The campaign touts this as the first time that these women’s real names have graced the front covers of these texts, in order “to honour their achievements and give them the credit they deserve”. For a prize whose aim is to “shine a light on powerful female voices”, the decision to acknowledge the women behind a series of male personas seems fitting. The Women’s Equality Party were “delighted” with this attempt to “smash the glass ceiling”, and Penguin Books also voiced its support on Twitter.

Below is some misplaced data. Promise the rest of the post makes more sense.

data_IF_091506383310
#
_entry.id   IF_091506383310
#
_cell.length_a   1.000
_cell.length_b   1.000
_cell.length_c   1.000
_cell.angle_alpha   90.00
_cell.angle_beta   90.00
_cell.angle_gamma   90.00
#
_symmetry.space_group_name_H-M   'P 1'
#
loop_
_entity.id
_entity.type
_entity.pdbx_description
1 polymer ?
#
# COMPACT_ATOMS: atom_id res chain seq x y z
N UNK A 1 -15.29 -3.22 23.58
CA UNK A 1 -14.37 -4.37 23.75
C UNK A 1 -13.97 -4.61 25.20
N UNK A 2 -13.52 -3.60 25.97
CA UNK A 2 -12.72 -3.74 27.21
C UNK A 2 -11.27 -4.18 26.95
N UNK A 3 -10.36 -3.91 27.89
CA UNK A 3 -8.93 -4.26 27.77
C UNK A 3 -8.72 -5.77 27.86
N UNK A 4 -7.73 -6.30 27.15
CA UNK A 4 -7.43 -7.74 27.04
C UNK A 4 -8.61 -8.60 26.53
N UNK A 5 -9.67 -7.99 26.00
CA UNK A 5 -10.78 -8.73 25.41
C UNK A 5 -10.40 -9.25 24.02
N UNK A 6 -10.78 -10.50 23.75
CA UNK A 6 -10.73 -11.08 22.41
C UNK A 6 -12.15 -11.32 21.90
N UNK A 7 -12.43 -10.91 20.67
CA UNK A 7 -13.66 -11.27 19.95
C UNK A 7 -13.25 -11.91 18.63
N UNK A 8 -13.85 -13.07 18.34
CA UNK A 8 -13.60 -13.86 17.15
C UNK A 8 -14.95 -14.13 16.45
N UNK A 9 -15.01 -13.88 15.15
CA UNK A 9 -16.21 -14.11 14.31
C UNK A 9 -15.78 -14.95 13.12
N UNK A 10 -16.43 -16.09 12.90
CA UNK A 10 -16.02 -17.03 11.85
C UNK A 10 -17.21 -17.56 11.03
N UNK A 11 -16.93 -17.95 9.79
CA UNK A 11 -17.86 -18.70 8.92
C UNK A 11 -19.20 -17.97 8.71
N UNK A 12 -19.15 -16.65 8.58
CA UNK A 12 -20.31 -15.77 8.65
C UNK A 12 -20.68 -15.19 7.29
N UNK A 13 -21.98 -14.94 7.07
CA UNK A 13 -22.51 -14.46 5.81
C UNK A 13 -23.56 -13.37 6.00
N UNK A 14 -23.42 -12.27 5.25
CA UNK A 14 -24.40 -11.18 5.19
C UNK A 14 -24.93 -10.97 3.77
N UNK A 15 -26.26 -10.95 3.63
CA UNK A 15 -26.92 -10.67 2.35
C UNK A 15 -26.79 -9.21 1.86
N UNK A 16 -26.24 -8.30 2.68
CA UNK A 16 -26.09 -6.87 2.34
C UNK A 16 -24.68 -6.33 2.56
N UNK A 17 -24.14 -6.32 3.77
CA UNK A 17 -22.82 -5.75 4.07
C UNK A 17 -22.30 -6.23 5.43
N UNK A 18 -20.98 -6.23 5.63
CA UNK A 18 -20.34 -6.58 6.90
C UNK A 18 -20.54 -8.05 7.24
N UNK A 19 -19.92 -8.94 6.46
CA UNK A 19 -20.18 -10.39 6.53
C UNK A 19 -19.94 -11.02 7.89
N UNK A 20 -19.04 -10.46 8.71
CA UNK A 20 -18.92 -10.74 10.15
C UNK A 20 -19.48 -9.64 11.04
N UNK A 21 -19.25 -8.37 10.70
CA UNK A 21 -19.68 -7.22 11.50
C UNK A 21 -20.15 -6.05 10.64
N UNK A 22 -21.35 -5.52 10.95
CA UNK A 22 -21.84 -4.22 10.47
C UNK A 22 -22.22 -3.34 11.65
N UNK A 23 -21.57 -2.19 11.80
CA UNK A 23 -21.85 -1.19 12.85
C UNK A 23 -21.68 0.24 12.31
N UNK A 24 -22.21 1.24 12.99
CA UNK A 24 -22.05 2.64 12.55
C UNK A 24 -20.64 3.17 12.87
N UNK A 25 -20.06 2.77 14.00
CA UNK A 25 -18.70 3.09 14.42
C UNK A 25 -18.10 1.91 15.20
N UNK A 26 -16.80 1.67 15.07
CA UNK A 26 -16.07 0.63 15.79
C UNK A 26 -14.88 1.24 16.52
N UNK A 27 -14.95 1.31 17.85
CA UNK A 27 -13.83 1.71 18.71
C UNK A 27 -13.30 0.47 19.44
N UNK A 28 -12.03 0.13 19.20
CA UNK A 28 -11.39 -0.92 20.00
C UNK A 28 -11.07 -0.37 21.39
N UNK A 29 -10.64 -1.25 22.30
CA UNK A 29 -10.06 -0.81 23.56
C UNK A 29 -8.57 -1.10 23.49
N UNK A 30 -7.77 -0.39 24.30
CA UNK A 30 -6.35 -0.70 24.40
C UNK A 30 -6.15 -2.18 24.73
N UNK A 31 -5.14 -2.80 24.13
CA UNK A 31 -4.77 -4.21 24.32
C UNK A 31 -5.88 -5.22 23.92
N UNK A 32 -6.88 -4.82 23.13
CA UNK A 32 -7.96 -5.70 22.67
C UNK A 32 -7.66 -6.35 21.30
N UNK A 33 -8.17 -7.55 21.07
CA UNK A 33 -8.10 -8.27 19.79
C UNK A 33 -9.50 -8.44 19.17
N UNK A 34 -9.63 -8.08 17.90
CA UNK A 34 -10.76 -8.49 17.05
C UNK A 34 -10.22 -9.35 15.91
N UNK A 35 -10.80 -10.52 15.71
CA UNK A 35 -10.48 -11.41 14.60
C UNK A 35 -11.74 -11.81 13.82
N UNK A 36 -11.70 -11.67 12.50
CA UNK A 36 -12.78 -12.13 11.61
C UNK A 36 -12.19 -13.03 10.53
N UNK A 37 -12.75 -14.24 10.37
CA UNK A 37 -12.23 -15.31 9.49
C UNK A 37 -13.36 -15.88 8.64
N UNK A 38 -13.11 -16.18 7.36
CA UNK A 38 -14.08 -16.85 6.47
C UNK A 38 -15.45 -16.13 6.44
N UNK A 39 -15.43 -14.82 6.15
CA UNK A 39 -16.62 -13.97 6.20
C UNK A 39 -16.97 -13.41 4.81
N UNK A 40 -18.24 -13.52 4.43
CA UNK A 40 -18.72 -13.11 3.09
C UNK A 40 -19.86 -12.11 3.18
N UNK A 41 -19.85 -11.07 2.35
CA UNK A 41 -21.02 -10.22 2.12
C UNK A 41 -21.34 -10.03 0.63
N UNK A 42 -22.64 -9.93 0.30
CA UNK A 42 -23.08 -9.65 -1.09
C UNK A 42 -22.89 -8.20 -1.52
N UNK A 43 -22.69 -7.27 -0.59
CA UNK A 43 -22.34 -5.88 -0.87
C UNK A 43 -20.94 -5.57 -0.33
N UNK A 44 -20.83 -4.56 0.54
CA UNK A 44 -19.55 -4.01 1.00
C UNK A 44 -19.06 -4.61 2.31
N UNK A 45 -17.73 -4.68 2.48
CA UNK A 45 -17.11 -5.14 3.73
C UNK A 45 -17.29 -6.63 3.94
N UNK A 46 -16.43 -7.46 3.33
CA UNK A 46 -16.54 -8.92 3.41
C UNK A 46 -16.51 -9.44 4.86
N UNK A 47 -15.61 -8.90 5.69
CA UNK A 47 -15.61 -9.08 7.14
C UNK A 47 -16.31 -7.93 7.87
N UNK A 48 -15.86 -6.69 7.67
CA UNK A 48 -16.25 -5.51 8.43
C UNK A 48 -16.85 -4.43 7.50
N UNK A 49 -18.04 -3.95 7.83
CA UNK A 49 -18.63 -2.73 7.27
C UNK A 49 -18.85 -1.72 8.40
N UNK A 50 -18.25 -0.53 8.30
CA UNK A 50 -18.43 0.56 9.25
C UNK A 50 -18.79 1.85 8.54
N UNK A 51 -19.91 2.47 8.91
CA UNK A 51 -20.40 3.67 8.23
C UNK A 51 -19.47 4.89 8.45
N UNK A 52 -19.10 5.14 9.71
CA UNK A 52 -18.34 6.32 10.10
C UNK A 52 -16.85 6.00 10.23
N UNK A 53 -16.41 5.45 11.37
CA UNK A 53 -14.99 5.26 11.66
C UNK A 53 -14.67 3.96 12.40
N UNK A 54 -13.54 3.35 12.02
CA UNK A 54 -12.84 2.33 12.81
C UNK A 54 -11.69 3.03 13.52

Male writers are not defined by their gender

Male writers have never been defined as a ‘male writer’ and boxed into this description as part of a series.

Indeed, there is no doubt that women feeling forced to write under male names was (and is) the consequence of a culture of misogyny, which today, sees lots of books with female authors relegated to the genre of ‘women’s fiction’ or, heaven forbid, ‘chick lit’.

Meanwhile, ‘men’s fiction’ remains a little-used term, because male authors are not usually defined by their gender.

However, many have voiced a concern that stripping these women of their literary personas actually undermines the standard-defying agency and autonomy that they exercised during their lifetimes.

There are multiple reasons why female authors changed their name